Cats spend large amounts of time asleep, so seeing your kitty catch a catnap might not appear at all abnormal. Still, it’s important to keep a close eye on your cat’s sleep habits. Changes in your cat’s sleep can indicate potential injuries and illnesses, and they might be the first signs that something’s wrong with him.
The more you can familiarize yourself with what’s normal for your cat’s sleep, the faster you’ll be able to recognize even small changes when they occur. From snoozing more to seeking out new sleeping spots, there are a number of red flags indicating that your cat might not be feeling well and might benefit from a visit to the vet. Even paying attention to your cat’s sleeping positions when they’re sick will help you recognize similar patterns down the road.
Sudden increase in sleep
One key sign that your cat might not be feeling well is if he suddenly increases the amount of time he spends sleeping each day. A sudden increase in sleep can signal that your cat is unwell and trying to rest to support his body’s healing. Your cat might also start sleeping through key times of the day, like through mealtimes or playtime sessions. If your cat is an indoor-outdoor cat, you might notice him sleeping during the times when he normally would be outside exploring.
Difficulty getting up or lying down
If your cat isn’t feeling well, he might have a hard time getting up or lying down. If he’s dealing with pain, he might move around more slowly or even limp or walk awkwardly once he does get up. You might also notice that he spends a longer time than usual circling before he settles down.
Unusual sleeping positions
Sometimes cats’ sleeping positions when they’re sick can differ from their normal sleeping positions. Many cats will stretch out all the way or flop on their sides or even roll onto their backs when they’re relaxed and comfortable. Study your cat’s normal sleeping positions so that you can identify changes in them.
If your cat is uncomfortable, he might sleep differently. Your cat might sleep in more of a crouched position and might not ever stretch out. He might sleep in a way that keeps weight off a sore body part, and he might appear stiff or braced while he sleeps.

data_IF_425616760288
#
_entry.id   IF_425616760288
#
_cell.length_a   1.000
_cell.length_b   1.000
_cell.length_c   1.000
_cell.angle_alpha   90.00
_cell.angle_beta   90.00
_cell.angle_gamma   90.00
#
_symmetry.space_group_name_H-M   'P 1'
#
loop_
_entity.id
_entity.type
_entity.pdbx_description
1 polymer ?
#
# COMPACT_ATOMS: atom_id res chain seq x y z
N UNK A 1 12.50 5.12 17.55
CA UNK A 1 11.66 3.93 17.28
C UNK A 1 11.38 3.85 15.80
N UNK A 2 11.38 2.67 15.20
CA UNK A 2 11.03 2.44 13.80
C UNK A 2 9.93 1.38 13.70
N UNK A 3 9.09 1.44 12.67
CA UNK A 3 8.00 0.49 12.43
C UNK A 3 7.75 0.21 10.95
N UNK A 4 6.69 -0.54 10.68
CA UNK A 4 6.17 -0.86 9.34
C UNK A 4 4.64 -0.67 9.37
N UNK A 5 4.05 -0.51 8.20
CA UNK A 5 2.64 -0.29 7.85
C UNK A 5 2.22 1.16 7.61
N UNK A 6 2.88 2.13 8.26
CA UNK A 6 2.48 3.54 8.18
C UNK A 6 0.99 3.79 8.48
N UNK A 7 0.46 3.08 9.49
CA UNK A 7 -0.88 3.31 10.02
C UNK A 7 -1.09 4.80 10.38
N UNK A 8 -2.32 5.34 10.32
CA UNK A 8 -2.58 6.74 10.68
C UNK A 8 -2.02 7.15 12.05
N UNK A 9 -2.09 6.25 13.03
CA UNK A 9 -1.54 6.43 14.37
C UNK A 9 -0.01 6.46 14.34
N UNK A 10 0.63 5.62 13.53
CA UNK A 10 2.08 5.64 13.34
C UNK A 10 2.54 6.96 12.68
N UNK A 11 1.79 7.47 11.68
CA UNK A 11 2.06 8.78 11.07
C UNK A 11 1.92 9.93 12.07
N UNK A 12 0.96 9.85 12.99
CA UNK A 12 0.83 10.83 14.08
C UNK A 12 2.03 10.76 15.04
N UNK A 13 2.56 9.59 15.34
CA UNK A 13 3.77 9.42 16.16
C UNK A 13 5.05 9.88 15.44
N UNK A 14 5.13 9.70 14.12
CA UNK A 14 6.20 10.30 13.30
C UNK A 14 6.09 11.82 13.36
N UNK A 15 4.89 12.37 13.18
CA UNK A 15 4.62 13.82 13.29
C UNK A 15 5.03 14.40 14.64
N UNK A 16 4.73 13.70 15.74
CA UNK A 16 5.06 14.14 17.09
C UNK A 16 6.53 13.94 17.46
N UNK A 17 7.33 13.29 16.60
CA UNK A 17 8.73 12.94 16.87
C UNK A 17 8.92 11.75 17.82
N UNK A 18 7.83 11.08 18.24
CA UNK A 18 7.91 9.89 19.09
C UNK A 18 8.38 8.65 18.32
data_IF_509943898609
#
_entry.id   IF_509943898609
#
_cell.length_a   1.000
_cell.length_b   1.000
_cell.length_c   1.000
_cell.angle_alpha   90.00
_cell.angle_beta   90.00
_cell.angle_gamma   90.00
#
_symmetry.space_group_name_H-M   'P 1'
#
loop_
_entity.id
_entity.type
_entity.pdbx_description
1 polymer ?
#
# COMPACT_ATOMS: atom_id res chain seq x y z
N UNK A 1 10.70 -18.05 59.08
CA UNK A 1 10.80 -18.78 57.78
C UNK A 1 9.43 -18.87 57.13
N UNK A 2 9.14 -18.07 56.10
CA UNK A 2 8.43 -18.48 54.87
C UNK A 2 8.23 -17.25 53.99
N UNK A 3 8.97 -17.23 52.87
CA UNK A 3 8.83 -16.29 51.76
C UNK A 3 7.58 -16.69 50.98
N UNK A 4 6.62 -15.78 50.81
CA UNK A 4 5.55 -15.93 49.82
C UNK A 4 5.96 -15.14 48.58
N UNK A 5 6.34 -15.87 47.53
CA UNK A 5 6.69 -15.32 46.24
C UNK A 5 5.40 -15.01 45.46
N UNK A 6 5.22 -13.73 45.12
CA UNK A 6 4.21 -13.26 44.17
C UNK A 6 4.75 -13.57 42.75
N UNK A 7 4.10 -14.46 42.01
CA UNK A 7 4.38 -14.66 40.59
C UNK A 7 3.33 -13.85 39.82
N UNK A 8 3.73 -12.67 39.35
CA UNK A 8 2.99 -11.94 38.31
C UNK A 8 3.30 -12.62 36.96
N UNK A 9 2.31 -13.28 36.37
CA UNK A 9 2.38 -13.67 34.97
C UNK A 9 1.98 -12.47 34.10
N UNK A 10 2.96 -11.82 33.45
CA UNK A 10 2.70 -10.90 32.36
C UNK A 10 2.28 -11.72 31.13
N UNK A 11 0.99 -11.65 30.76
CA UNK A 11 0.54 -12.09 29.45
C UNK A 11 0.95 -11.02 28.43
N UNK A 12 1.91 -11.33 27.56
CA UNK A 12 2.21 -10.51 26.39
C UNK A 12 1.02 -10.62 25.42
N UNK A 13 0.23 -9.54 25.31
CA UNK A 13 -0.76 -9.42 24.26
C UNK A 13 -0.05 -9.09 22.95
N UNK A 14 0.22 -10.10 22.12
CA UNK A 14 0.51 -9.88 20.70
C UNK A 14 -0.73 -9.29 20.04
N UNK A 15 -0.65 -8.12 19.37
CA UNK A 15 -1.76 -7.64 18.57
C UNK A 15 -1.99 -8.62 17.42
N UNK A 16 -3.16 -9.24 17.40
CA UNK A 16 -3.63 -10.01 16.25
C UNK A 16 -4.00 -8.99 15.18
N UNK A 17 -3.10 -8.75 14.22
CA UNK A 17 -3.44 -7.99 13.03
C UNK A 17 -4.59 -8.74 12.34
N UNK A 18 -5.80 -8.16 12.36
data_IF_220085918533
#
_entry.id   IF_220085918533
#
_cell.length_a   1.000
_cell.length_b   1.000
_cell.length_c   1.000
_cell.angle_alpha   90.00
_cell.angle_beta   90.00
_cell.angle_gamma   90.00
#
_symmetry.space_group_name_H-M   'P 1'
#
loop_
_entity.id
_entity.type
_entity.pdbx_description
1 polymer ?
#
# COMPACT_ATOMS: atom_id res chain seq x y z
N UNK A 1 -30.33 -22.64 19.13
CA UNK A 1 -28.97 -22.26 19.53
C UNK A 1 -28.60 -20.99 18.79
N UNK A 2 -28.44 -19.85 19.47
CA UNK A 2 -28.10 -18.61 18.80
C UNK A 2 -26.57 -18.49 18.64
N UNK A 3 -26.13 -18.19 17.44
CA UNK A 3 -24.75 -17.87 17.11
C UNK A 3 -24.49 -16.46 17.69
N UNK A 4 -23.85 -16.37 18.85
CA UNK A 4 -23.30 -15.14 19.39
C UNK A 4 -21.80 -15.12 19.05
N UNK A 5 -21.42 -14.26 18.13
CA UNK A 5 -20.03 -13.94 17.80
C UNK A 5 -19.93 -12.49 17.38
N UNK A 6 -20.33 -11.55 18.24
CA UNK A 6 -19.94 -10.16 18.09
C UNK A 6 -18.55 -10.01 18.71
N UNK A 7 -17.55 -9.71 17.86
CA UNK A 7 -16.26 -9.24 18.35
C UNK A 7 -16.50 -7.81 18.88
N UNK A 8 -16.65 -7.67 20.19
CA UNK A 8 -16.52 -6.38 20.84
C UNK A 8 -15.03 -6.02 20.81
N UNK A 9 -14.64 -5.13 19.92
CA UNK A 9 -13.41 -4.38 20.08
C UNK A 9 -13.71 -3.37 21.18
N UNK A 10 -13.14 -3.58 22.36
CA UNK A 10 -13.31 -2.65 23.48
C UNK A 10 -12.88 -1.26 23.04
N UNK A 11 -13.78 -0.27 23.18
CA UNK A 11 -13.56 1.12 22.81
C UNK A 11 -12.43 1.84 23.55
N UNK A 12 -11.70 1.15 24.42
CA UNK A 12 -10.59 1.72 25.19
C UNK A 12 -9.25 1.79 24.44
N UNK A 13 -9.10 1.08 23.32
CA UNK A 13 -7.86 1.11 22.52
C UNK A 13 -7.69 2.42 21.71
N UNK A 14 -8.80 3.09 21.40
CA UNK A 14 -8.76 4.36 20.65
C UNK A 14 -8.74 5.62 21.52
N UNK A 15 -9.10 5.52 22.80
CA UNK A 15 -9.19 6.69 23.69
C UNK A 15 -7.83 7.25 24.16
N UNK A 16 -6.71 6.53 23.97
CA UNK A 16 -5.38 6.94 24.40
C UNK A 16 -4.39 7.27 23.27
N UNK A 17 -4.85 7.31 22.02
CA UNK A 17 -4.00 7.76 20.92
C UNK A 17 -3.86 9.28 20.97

It should be easy to wake your cat by gently talking to him or making noise while you’re in the same room. If your cat doesn’t wake up easily or doesn’t seem aware of your presence, it could indicate a problem.
You can also try to wake your cat by opening a can of cat food. If normally your cat gets up for food readily but starts to ignore its presence, he’s probably ill and needs veterinary attention.
Choosing new sleeping spots
It’s natural for your cat to seek out different sleeping spots throughout the year. He might head to the bedroom when winter comes to stay warm, then move to the kitchen during the summer to take advantage of the sun shining in through the window. But if your cat starts abandoning his usual sleeping spots for unexpected new locations, it might indicate a problem.
Look for disruptions in your cat’s habits, for example, suddenly spending lots of time under the bed or in a closet. Cats who aren’t feeling well often seek out quiet spots where they can be alone. If all of a sudden your cat chooses secluded spots he doesn’t typically frequent, it might indicate that he’s ailing.
When you notice any of the above red flags, schedule an appointment with your vet right away. Your vet can thoroughly examine your cat and look for illnesses or injuries that might be causing his sleep abnormalities. Illnesses can progress quickly with cats, and many of them are stoic about being sick, so it’s important to act quickly and have your pet examined. In addition to changes in your cat’s sleep patterns, you might notice modifications in his behavior, like a decreased appetite, increased vocalizations, or an altered attitude that could indicate he’s not feeling well. By carefully observing your cat’s sleep habits, you can keep an eye on his health and quickly determine when he might need veterinary help.
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